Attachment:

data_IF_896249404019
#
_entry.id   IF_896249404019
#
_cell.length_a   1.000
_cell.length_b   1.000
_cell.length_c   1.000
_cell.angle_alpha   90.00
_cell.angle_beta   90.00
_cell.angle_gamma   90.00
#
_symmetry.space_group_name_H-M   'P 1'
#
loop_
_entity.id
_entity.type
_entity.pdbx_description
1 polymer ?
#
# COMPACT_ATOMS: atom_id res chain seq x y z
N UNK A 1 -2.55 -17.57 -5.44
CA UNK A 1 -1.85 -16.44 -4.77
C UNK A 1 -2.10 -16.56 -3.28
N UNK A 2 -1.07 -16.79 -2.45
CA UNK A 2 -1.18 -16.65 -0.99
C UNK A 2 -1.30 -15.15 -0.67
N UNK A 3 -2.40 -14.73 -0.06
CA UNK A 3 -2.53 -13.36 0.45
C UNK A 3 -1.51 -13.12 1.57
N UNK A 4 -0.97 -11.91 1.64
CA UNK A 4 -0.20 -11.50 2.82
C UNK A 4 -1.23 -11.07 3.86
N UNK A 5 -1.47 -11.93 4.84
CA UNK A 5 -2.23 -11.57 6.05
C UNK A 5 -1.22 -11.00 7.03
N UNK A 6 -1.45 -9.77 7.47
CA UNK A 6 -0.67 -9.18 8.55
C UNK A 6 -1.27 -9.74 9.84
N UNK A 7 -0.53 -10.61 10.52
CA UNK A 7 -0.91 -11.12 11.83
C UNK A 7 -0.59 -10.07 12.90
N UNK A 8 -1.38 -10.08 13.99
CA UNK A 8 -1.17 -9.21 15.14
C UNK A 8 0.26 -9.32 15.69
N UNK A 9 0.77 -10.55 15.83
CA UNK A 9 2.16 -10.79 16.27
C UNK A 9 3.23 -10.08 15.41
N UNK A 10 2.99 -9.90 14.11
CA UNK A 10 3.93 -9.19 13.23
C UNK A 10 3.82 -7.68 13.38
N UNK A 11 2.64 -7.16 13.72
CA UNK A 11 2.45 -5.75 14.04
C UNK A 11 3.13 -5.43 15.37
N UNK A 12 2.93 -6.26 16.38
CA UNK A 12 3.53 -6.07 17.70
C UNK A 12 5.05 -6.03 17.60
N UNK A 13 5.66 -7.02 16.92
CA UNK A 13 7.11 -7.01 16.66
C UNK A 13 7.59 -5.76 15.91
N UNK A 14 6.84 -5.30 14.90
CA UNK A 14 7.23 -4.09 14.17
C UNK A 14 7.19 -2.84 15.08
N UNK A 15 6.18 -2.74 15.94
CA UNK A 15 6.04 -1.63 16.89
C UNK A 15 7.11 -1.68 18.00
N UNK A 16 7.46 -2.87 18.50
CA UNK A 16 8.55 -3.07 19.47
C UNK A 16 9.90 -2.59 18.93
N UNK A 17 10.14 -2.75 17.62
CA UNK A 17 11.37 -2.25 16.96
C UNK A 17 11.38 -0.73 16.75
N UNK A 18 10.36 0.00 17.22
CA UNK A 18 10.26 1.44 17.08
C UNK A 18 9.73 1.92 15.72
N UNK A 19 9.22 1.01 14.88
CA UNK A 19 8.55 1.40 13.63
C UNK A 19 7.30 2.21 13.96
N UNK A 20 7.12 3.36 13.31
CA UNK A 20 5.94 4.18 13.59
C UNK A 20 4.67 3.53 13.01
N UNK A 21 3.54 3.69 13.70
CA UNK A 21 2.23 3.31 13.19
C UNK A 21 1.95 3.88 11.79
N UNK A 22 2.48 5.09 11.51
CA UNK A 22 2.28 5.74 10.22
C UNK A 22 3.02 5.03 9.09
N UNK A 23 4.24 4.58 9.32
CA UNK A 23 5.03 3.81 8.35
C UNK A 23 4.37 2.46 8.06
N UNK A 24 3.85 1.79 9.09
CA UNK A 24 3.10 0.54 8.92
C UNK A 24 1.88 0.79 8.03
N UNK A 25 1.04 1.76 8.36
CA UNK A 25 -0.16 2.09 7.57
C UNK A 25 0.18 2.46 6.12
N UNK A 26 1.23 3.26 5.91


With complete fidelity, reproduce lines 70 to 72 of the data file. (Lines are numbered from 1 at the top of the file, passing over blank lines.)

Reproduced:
CA UNK A 17 11.37 -2.25 16.96
C UNK A 17 11.38 -0.73 16.75
N UNK A 18 10.36 0.00 17.22